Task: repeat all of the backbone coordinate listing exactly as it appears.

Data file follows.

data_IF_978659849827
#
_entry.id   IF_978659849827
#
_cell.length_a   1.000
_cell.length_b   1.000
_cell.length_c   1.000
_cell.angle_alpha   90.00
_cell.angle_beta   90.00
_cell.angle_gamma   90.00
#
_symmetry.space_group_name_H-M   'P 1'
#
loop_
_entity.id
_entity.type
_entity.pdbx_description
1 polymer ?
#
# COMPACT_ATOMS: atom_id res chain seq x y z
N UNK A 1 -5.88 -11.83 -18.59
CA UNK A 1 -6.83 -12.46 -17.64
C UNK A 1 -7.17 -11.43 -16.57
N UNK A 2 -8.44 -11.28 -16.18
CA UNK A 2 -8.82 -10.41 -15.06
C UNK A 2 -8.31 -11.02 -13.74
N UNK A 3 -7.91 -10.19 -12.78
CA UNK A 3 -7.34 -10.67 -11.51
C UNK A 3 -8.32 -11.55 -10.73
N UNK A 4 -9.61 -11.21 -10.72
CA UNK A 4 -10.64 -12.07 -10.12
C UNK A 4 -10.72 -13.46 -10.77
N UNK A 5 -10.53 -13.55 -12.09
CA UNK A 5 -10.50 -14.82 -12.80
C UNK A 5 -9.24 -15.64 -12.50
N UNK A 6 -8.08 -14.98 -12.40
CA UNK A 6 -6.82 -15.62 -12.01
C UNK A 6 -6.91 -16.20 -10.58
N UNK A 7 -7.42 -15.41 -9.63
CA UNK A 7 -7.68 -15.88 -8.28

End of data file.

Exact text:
data_IF_978659849827
#
_entry.id   IF_978659849827
#
_cell.length_a   1.000
_cell.length_b   1.000
_cell.length_c   1.000
_cell.angle_alpha   90.00
_cell.angle_beta   90.00
_cell.angle_gamma   90.00
#
_symmetry.space_group_name_H-M   'P 1'
#
loop_
_entity.id
_entity.type
_entity.pdbx_description
1 polymer ?
#
# COMPACT_ATOMS: atom_id res chain seq x y z
N UNK A 1 -5.88 -11.83 -18.59
CA UNK A 1 -6.83 -12.46 -17.64
C UNK A 1 -7.17 -11.43 -16.57
N UNK A 2 -8.44 -11.28 -16.18
CA UNK A 2 -8.82 -10.41 -15.06
C UNK A 2 -8.31 -11.02 -13.74
N UNK A 3 -7.91 -10.19 -12.78
CA UNK A 3 -7.34 -10.67 -11.51
C UNK A 3 -8.32 -11.55 -10.73
N UNK A 4 -9.61 -11.21 -10.72
CA UNK A 4 -10.64 -12.07 -10.12
C UNK A 4 -10.72 -13.46 -10.77
N UNK A 5 -10.53 -13.55 -12.09
CA UNK A 5 -10.50 -14.82 -12.80
C UNK A 5 -9.24 -15.64 -12.50
N UNK A 6 -8.08 -14.98 -12.40
CA UNK A 6 -6.82 -15.62 -12.01
C UNK A 6 -6.91 -16.20 -10.58
N UNK A 7 -7.42 -15.41 -9.63
CA UNK A 7 -7.68 -15.88 -8.28